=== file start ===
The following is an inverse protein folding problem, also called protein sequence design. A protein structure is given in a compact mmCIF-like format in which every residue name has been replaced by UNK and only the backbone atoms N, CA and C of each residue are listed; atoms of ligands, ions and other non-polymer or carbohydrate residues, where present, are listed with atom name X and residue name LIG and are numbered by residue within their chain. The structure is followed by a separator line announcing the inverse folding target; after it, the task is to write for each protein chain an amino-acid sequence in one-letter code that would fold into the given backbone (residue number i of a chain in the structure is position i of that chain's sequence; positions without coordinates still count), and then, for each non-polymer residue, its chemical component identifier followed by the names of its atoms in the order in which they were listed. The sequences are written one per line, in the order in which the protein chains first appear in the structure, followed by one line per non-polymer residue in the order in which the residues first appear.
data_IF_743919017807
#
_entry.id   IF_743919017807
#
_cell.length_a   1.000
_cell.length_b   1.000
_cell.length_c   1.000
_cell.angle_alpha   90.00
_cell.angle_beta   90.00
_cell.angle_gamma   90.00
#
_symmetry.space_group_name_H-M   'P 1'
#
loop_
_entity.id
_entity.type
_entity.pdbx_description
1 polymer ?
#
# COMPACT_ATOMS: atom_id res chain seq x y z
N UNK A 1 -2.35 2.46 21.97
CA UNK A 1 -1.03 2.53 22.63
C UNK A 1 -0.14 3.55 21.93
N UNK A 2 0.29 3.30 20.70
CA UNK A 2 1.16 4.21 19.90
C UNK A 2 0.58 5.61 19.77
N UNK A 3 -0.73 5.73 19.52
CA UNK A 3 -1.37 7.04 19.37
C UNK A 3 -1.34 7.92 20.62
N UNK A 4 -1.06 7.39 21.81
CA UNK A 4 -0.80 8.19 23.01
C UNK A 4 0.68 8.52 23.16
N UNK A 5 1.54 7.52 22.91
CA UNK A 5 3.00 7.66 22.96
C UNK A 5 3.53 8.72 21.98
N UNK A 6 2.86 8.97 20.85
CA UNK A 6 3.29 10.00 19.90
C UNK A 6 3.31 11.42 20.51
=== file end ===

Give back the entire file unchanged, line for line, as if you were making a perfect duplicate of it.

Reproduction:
The following is an inverse protein folding problem, also called protein sequence design. A protein structure is given in a compact mmCIF-like format in which every residue name has been replaced by UNK and only the backbone atoms N, CA and C of each residue are listed; atoms of ligands, ions and other non-polymer or carbohydrate residues, where present, are listed with atom name X and residue name LIG and are numbered by residue within their chain. The structure is followed by a separator line announcing the inverse folding target; after it, the task is to write for each protein chain an amino-acid sequence in one-letter code that would fold into the given backbone (residue number i of a chain in the structure is position i of that chain's sequence; positions without coordinates still count), and then, for each non-polymer residue, its chemical component identifier followed by the names of its atoms in the order in which they were listed. The sequences are written one per line, in the order in which the protein chains first appear in the structure, followed by one line per non-polymer residue in the order in which the residues first appear.
data_IF_743919017807
#
_entry.id   IF_743919017807
#
_cell.length_a   1.000
_cell.length_b   1.000
_cell.length_c   1.000
_cell.angle_alpha   90.00
_cell.angle_beta   90.00
_cell.angle_gamma   90.00
#
_symmetry.space_group_name_H-M   'P 1'
#
loop_
_entity.id
_entity.type
_entity.pdbx_description
1 polymer ?
#
# COMPACT_ATOMS: atom_id res chain seq x y z
N UNK A 1 -2.35 2.46 21.97
CA UNK A 1 -1.03 2.53 22.63
C UNK A 1 -0.14 3.55 21.93
N UNK A 2 0.29 3.30 20.70
CA UNK A 2 1.16 4.21 19.90
C UNK A 2 0.58 5.61 19.77
N UNK A 3 -0.73 5.73 19.52
CA UNK A 3 -1.37 7.04 19.37
C UNK A 3 -1.34 7.92 20.62
N UNK A 4 -1.06 7.39 21.81
CA UNK A 4 -0.80 8.19 23.01
C UNK A 4 0.68 8.52 23.16
N UNK A 5 1.54 7.52 22.91
CA UNK A 5 3.00 7.66 22.96
C UNK A 5 3.53 8.72 21.98
N UNK A 6 2.86 8.97 20.85
CA UNK A 6 3.29 10.00 19.90
C UNK A 6 3.31 11.42 20.51